British Columbians urged to pipe up about Enbridge Northern Gateway project
"This is about asserting the rights of British Columbians because the panel (for reviewing the pipeline) has no British Columbians on it," Eric Swanson, director of Dogwood Initiative's No Tankers campaign, said. "The project itself is an Alberta product being shipped into foreign markets -- our mission is to make sure British Columbian interests are paramount."
The proposed project would carry tar sands oil from Alberta to foreign markets in Asia through a pipeline cutting across B.C. to Kitimat. Through its "Mob the Mic" campaign, the Dogwood Initiative is pushing to to sign up 1,000 people to give an oral statement about the Enbridge pipeline project to the Joint Review Panel (JRP), which will take place in 2012. So far, over 866 people have signed up to speak at the review panel, which will hold hearings in communities along the pipeline route and on the B.C. coast to evaluate whether to go ahead with the project.
"One of the purposes of this is to get people from communities that might not otherwise be visited by the JRP to receive a visit," Swanson explained. "For example, communities in Haida Gwaii weren't originally going to be on the JRP's itinerary. But that seems wrong, given the pipeline's direct impact on the people there."
Despite strong opposition by First Nation and environmental groups against the project, members of the B.C. Liberals have voiced quiet support for the pipeline, claiming it would provide "billions of dollars in investment" for the province. Asia has expressed strong support for the proposed pipeline, with companies like China Petroleum & Chemical Corp. and South Korea's Daewoo International showing interest in the project. Enbridge, meanwhile, has donated over $55,000 to the B.C. Liberals since 2006.
"Sixteen of the 17 First Nations have already signed on in support of the one particular pipeline," Social Development Minister Rich Coleman said in a May parliamentary debate. "We will do the work with First Nations, as we always have and will continue to do."
"They are misrepresenting the facts completely on where First Nations stand," Swanson argued. "In Western Canada, over 130 First Nations groups oppose it; all of the coastal First Nations oppose it."
He said that thousands of fishing and eco-tourism jobs held by First Nations may instead be put in danger by the proposed pipeline, particularly if there were an oil spill.
"Oil spills affect a lot and for a long time," he said. "We think there are far better ways to create those jobs without putting an entire economy at risk."
"The Enbridge CEO said he can't guarantee that spills won't happen, and of course he can't. The question is, whether British Columbians want to be accepting any level of risk at all."
For more information about Mob the Mic, visit the website. The following members of the Joint Review Panel for the Northern Gateway will hear the oral statements by British Columbians in 2012.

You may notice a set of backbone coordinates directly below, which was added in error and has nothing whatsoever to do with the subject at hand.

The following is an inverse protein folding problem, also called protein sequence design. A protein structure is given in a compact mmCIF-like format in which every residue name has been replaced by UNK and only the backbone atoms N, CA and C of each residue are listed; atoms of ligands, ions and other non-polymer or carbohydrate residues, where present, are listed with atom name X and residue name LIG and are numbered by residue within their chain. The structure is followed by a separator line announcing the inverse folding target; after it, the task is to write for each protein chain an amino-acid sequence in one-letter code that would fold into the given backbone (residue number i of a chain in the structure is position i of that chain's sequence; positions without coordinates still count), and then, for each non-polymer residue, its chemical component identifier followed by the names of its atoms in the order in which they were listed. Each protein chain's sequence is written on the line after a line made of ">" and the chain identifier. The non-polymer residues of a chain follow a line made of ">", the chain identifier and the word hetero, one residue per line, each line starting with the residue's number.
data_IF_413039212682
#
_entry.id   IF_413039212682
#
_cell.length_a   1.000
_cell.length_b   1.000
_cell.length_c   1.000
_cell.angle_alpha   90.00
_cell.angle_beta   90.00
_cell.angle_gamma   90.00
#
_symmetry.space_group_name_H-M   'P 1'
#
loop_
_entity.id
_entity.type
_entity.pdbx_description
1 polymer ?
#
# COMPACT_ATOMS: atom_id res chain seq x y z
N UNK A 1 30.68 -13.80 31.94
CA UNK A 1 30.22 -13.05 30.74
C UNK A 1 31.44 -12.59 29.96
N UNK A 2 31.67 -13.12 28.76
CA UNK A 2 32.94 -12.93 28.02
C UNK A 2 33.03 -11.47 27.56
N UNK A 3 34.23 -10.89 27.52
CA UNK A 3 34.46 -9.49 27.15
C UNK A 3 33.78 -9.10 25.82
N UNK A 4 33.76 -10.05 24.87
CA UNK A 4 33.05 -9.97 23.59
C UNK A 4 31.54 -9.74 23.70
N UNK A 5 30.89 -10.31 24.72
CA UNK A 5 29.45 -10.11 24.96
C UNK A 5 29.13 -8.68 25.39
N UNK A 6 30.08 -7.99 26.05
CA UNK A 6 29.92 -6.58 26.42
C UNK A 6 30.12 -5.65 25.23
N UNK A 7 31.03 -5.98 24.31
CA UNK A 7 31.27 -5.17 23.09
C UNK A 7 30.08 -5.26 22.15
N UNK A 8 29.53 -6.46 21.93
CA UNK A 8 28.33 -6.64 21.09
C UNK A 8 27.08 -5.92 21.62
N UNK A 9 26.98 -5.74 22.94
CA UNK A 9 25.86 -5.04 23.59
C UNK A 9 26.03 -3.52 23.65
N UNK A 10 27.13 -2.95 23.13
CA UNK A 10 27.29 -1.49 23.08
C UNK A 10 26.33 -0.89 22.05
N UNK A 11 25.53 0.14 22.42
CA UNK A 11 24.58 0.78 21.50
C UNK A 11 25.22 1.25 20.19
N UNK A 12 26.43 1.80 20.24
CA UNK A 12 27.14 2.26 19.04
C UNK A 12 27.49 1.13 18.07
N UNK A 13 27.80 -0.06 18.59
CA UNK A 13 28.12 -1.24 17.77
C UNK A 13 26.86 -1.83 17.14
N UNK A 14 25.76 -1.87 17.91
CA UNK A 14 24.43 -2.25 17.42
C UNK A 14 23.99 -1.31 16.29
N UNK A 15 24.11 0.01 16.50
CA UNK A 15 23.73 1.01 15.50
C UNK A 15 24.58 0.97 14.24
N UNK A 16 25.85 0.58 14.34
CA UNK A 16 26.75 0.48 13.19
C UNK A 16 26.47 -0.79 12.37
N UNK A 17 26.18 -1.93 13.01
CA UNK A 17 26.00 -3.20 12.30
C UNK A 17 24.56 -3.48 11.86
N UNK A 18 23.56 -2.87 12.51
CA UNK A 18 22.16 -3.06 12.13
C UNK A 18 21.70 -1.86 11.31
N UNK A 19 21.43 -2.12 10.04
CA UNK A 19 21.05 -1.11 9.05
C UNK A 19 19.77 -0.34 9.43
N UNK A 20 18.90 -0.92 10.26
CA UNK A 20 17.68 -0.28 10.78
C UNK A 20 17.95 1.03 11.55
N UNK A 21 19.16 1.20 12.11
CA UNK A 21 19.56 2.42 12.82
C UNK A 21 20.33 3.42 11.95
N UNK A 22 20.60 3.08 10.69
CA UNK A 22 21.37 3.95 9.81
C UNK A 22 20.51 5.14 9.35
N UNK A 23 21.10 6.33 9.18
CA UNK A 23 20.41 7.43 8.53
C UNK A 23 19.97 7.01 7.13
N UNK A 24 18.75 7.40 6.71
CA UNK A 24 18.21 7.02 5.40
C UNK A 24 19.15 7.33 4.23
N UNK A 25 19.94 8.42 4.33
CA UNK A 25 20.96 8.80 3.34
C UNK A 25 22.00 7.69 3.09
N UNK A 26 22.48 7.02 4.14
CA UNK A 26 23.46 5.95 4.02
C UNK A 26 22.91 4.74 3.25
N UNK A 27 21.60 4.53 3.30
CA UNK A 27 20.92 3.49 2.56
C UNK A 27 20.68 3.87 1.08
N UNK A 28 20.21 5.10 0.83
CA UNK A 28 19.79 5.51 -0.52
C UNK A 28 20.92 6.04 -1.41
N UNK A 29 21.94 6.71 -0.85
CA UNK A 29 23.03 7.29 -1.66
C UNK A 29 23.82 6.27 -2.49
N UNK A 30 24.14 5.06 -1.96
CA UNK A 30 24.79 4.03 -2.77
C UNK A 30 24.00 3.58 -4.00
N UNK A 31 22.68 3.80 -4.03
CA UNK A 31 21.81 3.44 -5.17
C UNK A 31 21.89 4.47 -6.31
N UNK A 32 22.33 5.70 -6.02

Sheila Leggett (Panel chair)
Ms. Leggett is currently the Vice-Chair of the National Energy Board. She was a board member with the Natural Resources Conservation Board, which conducts hearings into resource development in Alberta. She was also a vice-president and senior consultant with an environmental consulting firm. She has chaired nineNEB regulatory panels, including the Emera Brunswick Pipeline Project. Ms. Leggett holds sciences degrees from McGill University and the University of Calgary. She lives in Calgary, Alberta.
Mr. Matthews is a professional geologist with 25 years in mining, minerals and resource management. He holds science degrees from the University of Western Ontario and Brock University. He has served as president of the Canadian Aboriginal Minerals Association for more than 18 years. He was also an advisor of Natural Resources with Indian and Northern Affairs Canada. Mr. Matthews also worked as an Aboriginal with both Rio Tinto and PriceWaterhouseCoopers. Since 2007, he has been the manager of mineral exploration with Mohawk Garnet Inc., was a mine/project geologist for the Xstrata Nickel Mine in Falconbridge, Ontario, and was the Vice-President of Exploration with Arizona Explorations. Mr. Matthews is a member of the Wahnapitae First Nation. He lives in Ontario.
Mr. Bateman is an energy lawyer and former senior executive in the energy sector. Mr. Bateman has been involved in numerous pipeline hearings, such as the Brunswick Pipeline Project, Deep Panuke and Keystone XL. He chairs the NEB’s Regulatory Policy Committee. Prior to his NEB appointment, Mr. Bateman was the Vice-President of Legal Affairs for Enmax, an energy distribution, supply and service company. Mr. Bateman also has training in arbitration, mediation and dispute resolution. He holds a law degree from the University of Alberta and a business degree from the American Graduate School of International Management. Mr. Batemen lives in Calgary.
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